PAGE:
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Civilization:Greek: Athens
Era: Golden Age
469–399 BCField of Renown:literature: Philosopher
 The death of Socrates

Socrates was the son of a sculptor. He was born in Athens, approximately 470 B.C. As a youth he received the customary instruction in gymnastics and music; and in after years he made himself acquainted with geometry and astronomy and studied the methods and the doctrines of the leaders of Greek thought and culture. He began life as a sculptor, but he soon abandoned art and gave himself over to an activity for which he believed he had a divine calling, witnessed by oracles, dreams and signs. He felt called to teach, but not to teach any positive doctrine, but to convict men of ignorance mistaking itself for knowledge. He was on terms of intimacy with many of the most distinguished of Athens during its golden age, and was personally known to most of his fellow citizens.

His domestic relations were, it is said, unhappy. His wife Xanthippe is known as a proverbial shrew. Aristotle, in his remarks upon genius and its degeneracy, speaks of Socrates's sons as dull and fatuous; and Xenophon relates a story of how one of them received a formal rebuke for undutiful behaviour towards his parents.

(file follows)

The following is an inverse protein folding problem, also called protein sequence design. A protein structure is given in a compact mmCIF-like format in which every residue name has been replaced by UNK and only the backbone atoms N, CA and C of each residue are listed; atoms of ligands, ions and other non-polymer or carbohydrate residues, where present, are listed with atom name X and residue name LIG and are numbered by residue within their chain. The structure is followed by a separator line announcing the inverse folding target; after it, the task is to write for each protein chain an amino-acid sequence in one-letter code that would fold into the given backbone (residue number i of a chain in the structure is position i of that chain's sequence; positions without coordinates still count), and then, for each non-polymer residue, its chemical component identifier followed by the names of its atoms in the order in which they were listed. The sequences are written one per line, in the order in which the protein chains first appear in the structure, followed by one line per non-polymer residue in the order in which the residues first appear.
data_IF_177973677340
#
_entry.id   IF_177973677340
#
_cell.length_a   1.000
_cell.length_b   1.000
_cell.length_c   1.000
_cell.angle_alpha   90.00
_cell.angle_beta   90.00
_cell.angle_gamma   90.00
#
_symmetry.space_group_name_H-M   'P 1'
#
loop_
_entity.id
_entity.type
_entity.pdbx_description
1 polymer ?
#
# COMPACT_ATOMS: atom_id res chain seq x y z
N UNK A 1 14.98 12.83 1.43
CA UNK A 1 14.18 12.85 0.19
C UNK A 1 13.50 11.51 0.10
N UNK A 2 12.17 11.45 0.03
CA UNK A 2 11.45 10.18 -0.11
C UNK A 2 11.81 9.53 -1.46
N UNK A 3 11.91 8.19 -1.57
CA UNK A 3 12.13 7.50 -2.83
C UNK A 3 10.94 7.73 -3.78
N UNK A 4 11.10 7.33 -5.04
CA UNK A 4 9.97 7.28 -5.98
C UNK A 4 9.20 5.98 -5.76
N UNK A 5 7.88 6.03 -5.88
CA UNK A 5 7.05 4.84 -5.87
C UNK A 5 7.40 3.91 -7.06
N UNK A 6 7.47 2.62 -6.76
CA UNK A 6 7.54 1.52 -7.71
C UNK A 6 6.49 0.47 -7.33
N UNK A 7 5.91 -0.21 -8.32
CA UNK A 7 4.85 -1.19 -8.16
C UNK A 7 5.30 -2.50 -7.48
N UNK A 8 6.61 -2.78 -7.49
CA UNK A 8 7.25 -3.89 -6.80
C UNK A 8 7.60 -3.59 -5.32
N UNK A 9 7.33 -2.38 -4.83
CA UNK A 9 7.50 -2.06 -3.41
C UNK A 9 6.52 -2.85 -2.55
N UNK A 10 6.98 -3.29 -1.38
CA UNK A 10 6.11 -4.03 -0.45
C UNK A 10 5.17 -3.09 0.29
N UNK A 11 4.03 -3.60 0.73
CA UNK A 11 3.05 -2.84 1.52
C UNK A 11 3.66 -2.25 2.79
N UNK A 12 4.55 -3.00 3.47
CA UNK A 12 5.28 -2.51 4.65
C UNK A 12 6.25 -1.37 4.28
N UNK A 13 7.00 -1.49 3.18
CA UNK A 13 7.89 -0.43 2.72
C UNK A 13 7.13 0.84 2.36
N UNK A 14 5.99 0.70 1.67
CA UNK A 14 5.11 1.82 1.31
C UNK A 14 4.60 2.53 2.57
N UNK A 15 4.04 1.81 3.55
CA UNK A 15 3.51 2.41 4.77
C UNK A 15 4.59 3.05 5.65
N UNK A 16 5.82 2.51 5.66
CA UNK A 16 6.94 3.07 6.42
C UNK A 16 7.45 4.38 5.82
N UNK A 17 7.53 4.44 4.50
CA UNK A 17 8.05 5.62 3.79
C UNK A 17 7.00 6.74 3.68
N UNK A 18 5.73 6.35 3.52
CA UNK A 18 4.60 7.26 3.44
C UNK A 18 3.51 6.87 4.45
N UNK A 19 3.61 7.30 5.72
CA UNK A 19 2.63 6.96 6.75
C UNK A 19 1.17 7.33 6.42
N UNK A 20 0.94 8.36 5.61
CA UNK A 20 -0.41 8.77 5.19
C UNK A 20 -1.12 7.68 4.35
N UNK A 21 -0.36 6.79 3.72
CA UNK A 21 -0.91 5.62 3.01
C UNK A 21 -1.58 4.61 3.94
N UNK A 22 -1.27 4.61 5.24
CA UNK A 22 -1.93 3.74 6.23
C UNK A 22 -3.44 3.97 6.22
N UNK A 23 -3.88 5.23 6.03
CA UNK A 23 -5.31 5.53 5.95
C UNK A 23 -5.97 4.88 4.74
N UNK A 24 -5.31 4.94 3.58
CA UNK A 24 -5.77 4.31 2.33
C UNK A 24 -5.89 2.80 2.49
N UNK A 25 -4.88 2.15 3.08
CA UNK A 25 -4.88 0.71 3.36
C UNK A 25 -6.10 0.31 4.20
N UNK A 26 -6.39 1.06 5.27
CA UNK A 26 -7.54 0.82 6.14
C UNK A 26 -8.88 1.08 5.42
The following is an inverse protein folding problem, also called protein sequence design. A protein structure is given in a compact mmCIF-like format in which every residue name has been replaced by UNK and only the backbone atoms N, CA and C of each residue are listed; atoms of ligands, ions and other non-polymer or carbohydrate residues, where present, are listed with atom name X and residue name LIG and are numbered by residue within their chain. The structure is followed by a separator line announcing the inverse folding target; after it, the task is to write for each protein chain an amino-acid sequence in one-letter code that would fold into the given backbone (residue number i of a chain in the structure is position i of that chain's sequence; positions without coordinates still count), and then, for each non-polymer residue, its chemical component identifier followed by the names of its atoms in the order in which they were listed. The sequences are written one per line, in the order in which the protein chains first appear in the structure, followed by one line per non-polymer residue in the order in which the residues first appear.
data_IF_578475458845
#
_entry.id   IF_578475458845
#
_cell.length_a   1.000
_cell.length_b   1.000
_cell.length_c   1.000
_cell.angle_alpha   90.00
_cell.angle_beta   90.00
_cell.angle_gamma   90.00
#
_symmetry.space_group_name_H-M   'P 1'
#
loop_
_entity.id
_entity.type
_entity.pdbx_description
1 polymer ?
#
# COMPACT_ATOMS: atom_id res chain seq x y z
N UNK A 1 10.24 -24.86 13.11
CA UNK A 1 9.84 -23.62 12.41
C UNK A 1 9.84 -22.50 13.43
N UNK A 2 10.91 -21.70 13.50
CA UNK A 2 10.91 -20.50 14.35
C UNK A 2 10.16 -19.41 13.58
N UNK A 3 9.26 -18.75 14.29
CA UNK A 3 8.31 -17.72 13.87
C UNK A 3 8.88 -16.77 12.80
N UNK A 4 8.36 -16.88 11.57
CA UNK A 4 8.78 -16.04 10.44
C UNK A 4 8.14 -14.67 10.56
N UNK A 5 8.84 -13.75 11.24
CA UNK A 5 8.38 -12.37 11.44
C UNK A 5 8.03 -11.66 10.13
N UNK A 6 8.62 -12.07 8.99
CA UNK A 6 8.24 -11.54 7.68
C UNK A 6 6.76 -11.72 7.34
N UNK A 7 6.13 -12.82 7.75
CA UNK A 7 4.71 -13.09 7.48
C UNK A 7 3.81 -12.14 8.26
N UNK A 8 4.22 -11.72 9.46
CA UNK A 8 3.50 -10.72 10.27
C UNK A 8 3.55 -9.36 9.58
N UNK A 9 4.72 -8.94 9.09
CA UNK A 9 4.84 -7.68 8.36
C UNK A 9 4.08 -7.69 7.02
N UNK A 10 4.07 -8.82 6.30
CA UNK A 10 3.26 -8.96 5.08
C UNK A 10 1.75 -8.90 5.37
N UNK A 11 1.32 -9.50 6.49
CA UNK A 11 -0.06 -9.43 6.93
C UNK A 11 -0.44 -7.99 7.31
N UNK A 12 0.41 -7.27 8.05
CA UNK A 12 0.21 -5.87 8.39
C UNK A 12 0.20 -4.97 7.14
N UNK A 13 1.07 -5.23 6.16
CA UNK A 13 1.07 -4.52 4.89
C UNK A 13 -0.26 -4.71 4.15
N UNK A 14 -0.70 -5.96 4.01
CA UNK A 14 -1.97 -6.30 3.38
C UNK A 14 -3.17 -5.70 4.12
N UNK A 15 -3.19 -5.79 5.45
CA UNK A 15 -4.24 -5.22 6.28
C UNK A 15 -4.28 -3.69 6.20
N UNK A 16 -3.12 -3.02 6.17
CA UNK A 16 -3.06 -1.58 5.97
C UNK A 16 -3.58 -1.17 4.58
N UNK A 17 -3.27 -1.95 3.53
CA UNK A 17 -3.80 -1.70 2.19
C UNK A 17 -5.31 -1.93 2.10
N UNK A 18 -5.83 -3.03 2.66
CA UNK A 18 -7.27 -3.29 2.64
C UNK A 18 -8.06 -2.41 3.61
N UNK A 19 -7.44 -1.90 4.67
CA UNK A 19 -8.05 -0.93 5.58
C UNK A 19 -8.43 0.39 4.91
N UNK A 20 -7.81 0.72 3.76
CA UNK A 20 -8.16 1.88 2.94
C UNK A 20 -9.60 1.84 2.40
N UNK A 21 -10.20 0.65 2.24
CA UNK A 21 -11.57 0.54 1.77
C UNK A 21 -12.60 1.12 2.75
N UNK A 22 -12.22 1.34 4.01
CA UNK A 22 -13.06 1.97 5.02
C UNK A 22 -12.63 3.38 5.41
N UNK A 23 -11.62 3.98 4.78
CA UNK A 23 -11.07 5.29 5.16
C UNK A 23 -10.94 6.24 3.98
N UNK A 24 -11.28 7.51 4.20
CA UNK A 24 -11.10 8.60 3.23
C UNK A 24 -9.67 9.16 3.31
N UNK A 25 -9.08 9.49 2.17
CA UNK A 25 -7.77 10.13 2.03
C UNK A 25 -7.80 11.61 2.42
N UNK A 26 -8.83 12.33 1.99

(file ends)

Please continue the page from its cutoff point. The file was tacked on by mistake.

Socrates served as a hoplite at PELOPONNESIAN (432-429), where on one occasion he saved the life of Alcibiades, and at Delium and Amphipolis (422). In these campaigns his bravery and endurance were conspicuous. But, while he thus performed the ordinary duties of a Greek citizen with credit, he neither attained nor sought political position. His "divine voice," he said, had warned him to refrain from politics. Yet in 406 B.C. he was a member of the senate; and on the first day of the trial of the victors of Arginusae, he alone resisted an illegal proposal, that the eight generals accused of negligence should be tried together, rather than separately.

During the reign of terror of 404 B.C. the Thirty, anxious to implicate in their crimes men of repute who might otherwise have opposed their plans, ordered five citizens to go to Salamis and bring thence their designated victim, but Socrates alone disobeyed. Yet, although he was exceptionally obnoxious to the Thirty, it was reserved for the reconstituted democracy to bring him to trial and to put him to death. In 399 B.C., four years after the restoration and the amnesty, he was indicted as an offender against public morality.